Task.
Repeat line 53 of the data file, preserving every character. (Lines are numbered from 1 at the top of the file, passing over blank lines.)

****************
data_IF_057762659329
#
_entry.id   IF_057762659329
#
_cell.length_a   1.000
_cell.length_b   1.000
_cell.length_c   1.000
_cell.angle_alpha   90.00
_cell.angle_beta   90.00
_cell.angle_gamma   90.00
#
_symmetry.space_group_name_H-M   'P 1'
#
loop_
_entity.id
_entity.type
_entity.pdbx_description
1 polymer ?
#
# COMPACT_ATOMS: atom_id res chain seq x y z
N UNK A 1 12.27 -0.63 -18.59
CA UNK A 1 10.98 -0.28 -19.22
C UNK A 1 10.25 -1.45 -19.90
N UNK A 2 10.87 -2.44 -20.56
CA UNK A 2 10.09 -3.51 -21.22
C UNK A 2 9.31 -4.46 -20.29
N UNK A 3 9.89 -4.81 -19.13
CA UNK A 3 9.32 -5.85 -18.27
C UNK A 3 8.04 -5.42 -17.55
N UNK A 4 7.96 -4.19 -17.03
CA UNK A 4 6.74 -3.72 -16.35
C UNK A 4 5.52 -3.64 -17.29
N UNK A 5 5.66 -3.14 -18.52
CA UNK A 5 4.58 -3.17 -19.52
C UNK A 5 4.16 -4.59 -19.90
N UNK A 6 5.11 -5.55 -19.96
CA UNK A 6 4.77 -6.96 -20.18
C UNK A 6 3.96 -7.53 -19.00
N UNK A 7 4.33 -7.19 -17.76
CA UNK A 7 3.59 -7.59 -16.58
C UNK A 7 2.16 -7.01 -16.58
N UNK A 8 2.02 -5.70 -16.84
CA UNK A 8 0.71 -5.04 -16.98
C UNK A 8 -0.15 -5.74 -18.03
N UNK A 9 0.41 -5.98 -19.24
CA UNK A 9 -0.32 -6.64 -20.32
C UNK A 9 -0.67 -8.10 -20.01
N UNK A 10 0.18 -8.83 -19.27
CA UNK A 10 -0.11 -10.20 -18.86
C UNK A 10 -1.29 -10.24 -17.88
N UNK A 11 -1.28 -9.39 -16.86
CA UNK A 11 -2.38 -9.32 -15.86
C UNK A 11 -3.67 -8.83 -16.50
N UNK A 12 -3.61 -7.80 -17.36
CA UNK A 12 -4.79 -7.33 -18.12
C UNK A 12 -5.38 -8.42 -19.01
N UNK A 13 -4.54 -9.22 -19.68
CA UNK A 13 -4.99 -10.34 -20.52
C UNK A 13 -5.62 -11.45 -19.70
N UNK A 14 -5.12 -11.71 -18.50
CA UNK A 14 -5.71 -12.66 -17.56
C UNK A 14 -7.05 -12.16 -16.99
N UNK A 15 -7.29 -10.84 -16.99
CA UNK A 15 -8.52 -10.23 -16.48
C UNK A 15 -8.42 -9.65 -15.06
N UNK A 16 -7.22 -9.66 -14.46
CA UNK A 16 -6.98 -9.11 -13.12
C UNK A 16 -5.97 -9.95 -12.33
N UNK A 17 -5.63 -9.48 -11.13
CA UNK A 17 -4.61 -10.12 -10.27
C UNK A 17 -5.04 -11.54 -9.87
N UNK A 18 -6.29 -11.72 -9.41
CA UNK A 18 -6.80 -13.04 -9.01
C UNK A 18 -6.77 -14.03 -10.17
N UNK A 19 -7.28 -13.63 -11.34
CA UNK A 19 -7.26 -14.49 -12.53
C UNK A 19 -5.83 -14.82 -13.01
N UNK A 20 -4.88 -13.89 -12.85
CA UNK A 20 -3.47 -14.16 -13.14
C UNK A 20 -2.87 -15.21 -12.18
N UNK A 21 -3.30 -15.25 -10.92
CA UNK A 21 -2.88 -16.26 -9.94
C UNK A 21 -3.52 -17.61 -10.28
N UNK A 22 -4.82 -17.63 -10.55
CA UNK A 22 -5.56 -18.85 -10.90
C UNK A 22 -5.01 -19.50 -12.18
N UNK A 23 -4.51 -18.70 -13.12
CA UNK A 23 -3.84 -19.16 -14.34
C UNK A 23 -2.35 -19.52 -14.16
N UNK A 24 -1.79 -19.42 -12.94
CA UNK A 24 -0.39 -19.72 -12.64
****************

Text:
C UNK A 11 -3.67 -8.83 -16.50